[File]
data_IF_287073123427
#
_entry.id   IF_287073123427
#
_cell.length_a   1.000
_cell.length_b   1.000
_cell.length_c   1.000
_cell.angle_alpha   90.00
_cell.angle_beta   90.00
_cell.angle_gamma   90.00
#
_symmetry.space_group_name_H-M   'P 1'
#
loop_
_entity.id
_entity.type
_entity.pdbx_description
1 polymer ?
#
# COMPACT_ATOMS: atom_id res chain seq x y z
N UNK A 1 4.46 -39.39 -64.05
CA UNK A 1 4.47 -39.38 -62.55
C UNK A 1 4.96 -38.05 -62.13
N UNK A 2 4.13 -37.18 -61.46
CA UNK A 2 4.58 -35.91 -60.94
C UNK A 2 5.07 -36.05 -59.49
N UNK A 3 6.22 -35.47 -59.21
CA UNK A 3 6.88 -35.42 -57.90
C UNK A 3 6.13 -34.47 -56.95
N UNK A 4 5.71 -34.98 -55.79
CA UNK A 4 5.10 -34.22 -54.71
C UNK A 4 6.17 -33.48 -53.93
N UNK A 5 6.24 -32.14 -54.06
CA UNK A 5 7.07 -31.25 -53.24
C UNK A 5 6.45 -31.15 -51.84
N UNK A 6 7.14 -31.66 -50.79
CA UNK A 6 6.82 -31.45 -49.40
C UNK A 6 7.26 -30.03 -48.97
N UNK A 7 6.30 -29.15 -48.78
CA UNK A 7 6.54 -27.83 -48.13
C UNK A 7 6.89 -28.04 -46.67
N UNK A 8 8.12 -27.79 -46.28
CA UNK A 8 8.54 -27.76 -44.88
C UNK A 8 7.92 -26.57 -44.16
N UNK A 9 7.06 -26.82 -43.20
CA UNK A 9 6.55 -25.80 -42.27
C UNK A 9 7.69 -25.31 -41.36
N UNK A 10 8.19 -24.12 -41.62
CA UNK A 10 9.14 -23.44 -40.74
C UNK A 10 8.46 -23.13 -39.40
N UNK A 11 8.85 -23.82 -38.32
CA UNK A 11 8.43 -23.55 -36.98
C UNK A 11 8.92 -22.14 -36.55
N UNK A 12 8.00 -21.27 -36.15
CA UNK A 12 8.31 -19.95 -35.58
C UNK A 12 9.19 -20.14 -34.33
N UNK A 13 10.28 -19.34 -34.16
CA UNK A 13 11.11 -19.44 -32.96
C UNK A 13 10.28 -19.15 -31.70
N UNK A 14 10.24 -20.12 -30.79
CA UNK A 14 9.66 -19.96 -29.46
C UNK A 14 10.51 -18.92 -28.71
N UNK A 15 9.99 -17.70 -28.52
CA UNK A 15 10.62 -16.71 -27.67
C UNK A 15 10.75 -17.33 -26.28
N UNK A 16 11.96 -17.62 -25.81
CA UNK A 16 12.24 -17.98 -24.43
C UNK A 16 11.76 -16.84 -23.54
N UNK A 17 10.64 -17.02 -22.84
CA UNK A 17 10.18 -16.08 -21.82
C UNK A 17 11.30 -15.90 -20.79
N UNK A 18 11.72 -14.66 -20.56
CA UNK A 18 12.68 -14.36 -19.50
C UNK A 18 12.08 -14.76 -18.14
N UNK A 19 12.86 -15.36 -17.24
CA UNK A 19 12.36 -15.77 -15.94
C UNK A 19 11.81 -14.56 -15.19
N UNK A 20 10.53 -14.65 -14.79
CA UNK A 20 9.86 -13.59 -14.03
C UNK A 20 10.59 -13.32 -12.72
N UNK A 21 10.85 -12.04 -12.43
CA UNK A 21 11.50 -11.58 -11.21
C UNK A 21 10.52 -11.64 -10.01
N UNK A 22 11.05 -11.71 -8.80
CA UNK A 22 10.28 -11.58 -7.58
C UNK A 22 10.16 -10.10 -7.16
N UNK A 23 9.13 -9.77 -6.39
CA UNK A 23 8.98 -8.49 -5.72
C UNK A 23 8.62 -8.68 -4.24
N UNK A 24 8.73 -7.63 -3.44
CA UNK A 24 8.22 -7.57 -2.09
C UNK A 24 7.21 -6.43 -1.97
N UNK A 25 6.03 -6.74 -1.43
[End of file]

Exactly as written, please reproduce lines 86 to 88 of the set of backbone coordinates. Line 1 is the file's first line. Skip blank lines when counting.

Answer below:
C UNK A 22 10.16 -10.10 -7.16
N UNK A 23 9.13 -9.77 -6.39
CA UNK A 23 8.98 -8.49 -5.72